Meanwhile UNHCR has resolved a firewood controversy in Kakuma and Dadaab camps. Local MPs had demanded relocation of refugees to other sites claiming that the refugees had contributed to environmental degradation.
They demanded projects to improve the living standards of host communities and employment opportunities in the camps. UNHCR said almost half of its workforce in both camps was recruited from the local communities.
On environment, UNHCR has caused more than one million trees to be planted in and around the Dadaab and Kakuma camps since 1993. The agency has rehabilitated degraded areas by setting up greenbelts, afforested all areas of the camp by encouraging refugees to plant live thorn fences and fast growing trees. As a result, over 415 hectares of land has been rehabilitated around the two camps.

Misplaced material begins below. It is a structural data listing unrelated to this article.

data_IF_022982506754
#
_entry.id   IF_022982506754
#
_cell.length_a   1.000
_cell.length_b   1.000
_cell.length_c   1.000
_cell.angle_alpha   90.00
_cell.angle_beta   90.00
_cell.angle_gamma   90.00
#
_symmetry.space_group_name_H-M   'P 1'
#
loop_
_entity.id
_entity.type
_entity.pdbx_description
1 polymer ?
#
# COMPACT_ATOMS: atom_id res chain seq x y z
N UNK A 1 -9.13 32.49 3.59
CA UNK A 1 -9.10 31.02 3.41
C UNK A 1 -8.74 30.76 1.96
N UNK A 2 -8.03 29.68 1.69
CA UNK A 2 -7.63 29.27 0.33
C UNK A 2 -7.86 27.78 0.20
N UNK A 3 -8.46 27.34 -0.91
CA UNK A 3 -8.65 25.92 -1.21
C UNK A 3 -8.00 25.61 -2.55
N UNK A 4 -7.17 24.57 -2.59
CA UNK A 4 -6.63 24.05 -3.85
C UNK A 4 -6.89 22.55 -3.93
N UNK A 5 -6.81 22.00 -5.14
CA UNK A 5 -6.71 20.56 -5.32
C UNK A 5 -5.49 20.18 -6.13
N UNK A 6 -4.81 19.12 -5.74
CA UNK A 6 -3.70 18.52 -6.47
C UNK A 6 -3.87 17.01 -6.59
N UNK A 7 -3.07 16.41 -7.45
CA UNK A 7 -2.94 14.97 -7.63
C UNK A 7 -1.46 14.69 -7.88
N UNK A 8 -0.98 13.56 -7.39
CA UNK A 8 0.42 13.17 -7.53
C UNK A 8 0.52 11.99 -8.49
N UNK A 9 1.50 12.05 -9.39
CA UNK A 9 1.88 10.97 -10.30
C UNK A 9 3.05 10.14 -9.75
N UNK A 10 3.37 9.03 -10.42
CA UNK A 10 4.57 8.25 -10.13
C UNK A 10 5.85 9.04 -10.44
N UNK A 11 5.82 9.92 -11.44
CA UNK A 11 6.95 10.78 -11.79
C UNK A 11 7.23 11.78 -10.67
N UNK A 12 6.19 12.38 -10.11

The Dadaab camps, for example, are greener today than they were nearly 10 yeas ago when they were established. By December 2001, UNHCR had spent more than $3.5 million on environmental activities in both camps.
Bantu Somalis translocation
Translocation of Somali refugees from a temporary camp near Mandera border town to Dadaab is almost complete. The agency transferred 2,989 Somalis out of about 10,000 refugees camping near the town. The rest went back into Somalia and camped some 500 metres from the border.
UNHCR said they kept crossing into Kenya and the agency would maintain an office in the area in case they wished to be registered as refugees. The Kenya Government has allowed two official refugee camps; Kakuma and Dadaab.
The International Organisation for Migration (IOM) has transferred a total of 3,286 Somali Bantus from Dadaab to the Kakuma camp in Northern Kenya. The exercise started in June and aims to relocate 11,800 Somali Bantus.
The transfer comes ahead of their resettlement in the US. The US Government requested the transfer so that the whole operation could be conducted in one location with appropriate logistical arrangements. (Source UNHCR)
Humanitarian Update is published by the Disaster Prevention, Management and Coordination Unit under the Kenya Resident Coordinator Office, UN Complex, Gigiri.